If you're looking for an adrenaline rush, the Titlis Cliff Walk is for you! Located in Engelberg in central Switzerland, this suspension bridge will take your hiking adventures to a new level. Not only do you've to overcome the fear of heights, but you also have to go through a long ice tunnel, the Glacier Grotto, which is dug deep into the glacier body, about 25 meters below the surface. 

The path inside the glacier core is slippery and should be dressed accordingly. Hold tight and cross the last bridge before continuing to the "Titlis Ice Flyer Glacier Chair Lift."

Unlike other suspension bridges, there are no safety harnesses here, and the front is open so hikers can enjoy the view of the valley below. However, it's not for the faint of heart!

The Farinet Bridge, Valais - and the smallest vineyard in the world

The Farinet Bridge is a suspension bridge in Valais, Switzerland. It crosses the Salentze Gorge and is named after Jean-Jacques-Marie de Farinet, known as "the bandit of Saillon." Initially built in 1888, a flood destroyed the bridge in 1956. It was rebuilt and reopened in 1958. La Vigne à Farinet is the smallest winery in the world. 

It's only 0.007 hectares and is located in the Valais region of Switzerland. The Dalai Lama purchased the vineyard from Abbé Pierre in 1990 and was subsequently donated to him. La Passerelle à Farinet is a suspension bridge that spans the Salentze Gorge.A flood destroyed the 1888 structure in 1956. It was rebuilt and reopened in 1958, following the devastation of a flood. Famous personalities have been known to work on the vineyard since then.

The Farinet Bridge is a suspension bridge that crosses the gorge of La Tine in Valais, Switzerland. With a height of 140 meters and a length of 98 meters, it's the perfect place for experienced hikers looking for an adrenaline rush. In addition, the bridge was built specifically to cross the gorge, and 1000 wine bottles hang from its side railings. The wine is sold at a charity auction, and the profits are donated to local schools.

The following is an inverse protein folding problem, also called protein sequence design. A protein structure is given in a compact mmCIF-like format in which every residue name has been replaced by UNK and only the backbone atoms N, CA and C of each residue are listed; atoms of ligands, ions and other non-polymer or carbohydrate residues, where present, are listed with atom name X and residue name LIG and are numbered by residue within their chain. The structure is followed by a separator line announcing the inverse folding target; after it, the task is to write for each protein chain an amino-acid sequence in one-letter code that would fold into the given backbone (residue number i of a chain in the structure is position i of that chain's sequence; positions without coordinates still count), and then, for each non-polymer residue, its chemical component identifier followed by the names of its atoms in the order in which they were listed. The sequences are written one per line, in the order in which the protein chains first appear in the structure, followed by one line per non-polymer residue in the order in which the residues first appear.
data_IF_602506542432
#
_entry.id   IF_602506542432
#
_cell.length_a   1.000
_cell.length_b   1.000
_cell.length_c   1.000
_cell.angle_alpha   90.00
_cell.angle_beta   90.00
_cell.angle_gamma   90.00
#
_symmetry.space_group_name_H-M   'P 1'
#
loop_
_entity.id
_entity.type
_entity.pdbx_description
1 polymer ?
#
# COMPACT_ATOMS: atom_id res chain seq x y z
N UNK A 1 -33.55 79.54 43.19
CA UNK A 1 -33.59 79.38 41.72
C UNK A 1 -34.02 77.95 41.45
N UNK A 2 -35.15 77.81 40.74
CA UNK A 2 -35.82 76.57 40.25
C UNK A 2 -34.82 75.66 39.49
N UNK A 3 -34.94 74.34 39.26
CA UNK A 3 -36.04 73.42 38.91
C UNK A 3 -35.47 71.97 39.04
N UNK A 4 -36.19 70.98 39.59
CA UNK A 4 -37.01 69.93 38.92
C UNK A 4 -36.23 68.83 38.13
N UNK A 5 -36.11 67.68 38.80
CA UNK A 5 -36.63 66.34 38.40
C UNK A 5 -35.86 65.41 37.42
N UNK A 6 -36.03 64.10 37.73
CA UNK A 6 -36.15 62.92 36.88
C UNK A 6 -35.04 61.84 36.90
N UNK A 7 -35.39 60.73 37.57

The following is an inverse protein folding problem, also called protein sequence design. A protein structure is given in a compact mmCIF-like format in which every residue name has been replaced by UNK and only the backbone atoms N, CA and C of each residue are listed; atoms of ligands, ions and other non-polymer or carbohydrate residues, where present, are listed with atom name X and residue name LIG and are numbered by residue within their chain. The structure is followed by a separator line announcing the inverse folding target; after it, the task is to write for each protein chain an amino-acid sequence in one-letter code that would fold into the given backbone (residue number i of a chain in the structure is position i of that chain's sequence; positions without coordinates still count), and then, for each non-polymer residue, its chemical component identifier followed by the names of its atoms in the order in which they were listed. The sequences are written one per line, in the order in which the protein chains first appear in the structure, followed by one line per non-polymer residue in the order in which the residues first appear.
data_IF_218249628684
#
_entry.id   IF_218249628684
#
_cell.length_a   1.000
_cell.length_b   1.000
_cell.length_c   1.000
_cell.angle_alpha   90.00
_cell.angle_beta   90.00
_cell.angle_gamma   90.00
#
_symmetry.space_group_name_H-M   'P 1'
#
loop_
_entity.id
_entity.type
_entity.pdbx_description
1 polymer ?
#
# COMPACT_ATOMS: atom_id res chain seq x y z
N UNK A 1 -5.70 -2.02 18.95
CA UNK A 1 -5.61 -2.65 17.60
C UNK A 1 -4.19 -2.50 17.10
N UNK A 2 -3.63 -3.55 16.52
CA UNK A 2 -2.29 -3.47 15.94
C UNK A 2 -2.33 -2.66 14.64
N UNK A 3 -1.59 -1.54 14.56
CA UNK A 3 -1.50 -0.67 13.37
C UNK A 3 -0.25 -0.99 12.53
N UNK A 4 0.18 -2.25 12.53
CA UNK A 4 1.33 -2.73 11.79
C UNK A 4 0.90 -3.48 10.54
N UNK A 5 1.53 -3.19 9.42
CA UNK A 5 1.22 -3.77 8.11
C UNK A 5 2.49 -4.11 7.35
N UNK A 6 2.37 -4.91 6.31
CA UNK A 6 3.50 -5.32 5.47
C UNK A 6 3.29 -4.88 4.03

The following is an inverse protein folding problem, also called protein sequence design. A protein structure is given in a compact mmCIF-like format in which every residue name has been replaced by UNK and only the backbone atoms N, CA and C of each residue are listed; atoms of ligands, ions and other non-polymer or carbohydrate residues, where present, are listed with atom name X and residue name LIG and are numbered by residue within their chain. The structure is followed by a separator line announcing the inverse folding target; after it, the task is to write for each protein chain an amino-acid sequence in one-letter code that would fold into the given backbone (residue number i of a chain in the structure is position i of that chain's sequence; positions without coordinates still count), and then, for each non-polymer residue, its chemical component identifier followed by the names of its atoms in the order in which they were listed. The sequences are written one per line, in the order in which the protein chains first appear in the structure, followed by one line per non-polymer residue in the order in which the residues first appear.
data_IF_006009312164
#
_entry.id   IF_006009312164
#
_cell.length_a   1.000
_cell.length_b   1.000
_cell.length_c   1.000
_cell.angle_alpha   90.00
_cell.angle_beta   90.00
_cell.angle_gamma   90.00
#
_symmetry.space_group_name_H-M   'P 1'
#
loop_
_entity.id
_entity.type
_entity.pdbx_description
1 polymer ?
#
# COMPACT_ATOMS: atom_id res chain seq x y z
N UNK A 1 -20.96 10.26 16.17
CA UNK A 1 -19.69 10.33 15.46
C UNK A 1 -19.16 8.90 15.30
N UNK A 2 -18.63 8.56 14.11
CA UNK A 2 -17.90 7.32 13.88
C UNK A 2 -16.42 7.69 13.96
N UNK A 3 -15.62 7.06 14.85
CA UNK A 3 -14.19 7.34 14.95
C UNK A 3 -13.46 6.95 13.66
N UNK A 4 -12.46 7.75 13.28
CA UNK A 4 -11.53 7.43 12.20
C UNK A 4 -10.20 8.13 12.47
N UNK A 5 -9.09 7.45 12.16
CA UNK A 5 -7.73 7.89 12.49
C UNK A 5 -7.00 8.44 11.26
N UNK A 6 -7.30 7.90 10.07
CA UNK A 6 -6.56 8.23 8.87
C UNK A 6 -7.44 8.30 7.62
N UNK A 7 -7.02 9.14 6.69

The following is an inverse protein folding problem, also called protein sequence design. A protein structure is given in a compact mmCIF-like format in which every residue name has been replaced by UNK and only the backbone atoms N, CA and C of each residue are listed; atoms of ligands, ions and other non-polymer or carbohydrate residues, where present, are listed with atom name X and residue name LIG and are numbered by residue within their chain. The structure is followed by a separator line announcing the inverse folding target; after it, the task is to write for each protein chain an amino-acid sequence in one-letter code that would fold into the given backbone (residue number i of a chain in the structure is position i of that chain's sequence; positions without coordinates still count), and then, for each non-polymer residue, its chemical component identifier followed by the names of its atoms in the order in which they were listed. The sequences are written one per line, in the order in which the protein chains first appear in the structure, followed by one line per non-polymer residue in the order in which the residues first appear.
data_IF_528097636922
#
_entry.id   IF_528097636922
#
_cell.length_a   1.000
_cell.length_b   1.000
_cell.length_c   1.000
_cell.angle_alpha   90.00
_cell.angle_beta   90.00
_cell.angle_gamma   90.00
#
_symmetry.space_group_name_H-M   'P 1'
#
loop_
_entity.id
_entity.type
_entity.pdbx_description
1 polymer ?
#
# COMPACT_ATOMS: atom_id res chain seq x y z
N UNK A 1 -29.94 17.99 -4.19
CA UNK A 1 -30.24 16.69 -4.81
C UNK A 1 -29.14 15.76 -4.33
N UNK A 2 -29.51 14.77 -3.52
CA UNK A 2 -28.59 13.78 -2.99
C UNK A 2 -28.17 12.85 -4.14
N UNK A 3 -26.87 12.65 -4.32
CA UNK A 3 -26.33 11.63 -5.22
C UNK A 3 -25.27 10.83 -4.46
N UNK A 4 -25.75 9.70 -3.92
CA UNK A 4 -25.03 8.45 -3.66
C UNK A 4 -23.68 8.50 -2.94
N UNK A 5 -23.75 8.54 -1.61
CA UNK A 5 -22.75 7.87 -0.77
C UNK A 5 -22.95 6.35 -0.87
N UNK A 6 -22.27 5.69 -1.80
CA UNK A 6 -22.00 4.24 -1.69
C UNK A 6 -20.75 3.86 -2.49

The trail isn't only a beautiful hike and leads to the smallest vineyard in the world. Before you set out on the hike, check with the local information center for weather conditions and the route. The trail may be open or closed, so checking before you start your hike is essential.


Belalp-Riederalp Bridge, Valais

The Belalp-Riederalp Bridge is a 406-foot suspension bridge in the canton of Valais in Switzerland. 

It's 262 feet high and open from June to October. The bridge was built in 2001 and is part of the UNESCO Swiss Alps Jungfrau-Aletsch World Heritage Site.

Still, I wouldn't call it a hike. The wind picks up, and it gets chilly as you walk on the bridge. The Charles Kuonen Suspension Bridge is 494 meters long and worth visiting if you're in the area. Remember when hiking that hats can get blown off.

The Belalp-Riederalp Bridge in Valais is a great place to take a walk. Not only can you enjoy the beautiful scenery, but you can also walk on the bridge and feel the wind in your hair.


In a nutshell

So, whether you're an experienced hiker looking for a new challenge or just want to see some of the most beautiful parts of Switzerland, be sure to add one (or more) of these suspension bridges to your list! With stunning views and a feeling of accomplishment when you cross them, we can promise you won't regret it. And if hiking isn't really your thing, no problem - many of these bridges are also accessible by car or train. So what are you waiting for? Pick your bridge(s) and start planning your hike today!